Convicted murderer Samuel Little, who confessed to strangling 93 people and was considered by the FBI to be the most prolific serial killer in U.S. history, died on Wednesday at a California hospital, the state corrections department said. He was 80.
Little had been serving three consecutive sentences of life without parole for the killing of three women in Los Angeles County during the late 1980s, murders to which he was linked through DNA that matched samples found at the crime scenes.
He was convicted of first-degree murder by a Los Angeles County jury on Sept. 25, 2014, and began serving his prison sentence about two months later.
According to the FBI, Little began confessing to additional murders to a Texas Ranger who interviewed him in his California prison cell in 2018, and ultimately admitted to killing 93 people across the country by strangulation between 1970 and 2005.
The FBI said investigators have since verified 50 of those confessions, with many more pending final confirmation, making him the deadliest U.S. serial killer on record.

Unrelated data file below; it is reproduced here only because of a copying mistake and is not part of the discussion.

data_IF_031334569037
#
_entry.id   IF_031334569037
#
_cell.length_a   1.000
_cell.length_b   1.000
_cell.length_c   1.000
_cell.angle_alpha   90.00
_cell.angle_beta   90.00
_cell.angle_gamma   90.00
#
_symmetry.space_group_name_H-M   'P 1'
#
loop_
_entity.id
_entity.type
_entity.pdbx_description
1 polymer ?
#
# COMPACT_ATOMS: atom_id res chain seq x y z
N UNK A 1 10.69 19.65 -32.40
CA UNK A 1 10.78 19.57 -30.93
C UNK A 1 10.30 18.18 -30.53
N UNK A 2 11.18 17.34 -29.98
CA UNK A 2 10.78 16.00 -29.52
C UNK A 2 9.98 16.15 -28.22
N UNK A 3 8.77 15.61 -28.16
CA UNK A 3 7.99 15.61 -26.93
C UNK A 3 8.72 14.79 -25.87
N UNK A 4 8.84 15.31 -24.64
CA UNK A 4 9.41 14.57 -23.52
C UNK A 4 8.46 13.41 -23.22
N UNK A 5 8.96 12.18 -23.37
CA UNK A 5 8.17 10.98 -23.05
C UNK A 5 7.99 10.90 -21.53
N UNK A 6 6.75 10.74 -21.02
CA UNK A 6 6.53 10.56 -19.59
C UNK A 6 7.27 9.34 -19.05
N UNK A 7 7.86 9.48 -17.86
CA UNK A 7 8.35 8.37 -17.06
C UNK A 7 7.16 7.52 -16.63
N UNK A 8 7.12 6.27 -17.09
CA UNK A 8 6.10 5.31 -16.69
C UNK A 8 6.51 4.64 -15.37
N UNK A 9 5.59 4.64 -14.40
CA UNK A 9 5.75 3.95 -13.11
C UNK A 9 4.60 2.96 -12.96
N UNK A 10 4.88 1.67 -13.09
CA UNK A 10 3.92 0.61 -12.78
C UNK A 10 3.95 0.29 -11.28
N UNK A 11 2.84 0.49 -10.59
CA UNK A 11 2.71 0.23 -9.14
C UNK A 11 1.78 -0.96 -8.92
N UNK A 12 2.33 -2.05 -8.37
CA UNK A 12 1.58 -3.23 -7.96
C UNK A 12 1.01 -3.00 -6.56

Authorities have said he appeared to have targeted mostly vulnerable young Black women, many of them prostitutes or drug addicts, whose deaths were not well-publicized at the time and in some cases not recorded as homicides.
Many of his victims’ deaths were originally ruled overdoses or attributed to accidental or undetermined causes, and some bodies were never recovered, according to an only FBI profile of the killer.
Little served two prior sentences in a California state prison, including a four-year term ending in 1987 for assault with a deadly weapon and false imprisonment, and stint of about 14 months ending in April 2014.
FBI videotapes made of his jailhouse confessions showed Little, sitting in front of a cinder-block wall in blue prison scrubs and gray knit cap, sometimes appearing bemused or smiling as he recounted the circumstances of the killings.
He had been incarcerated at a state prison in Lancaster, north of Los Angeles, but died early Wednesday morning at an outside hospital, the state Department of Corrections and Rehabilitation said in a statement.
The agency said an official cause of death would be determined by the county medical examiner’s office.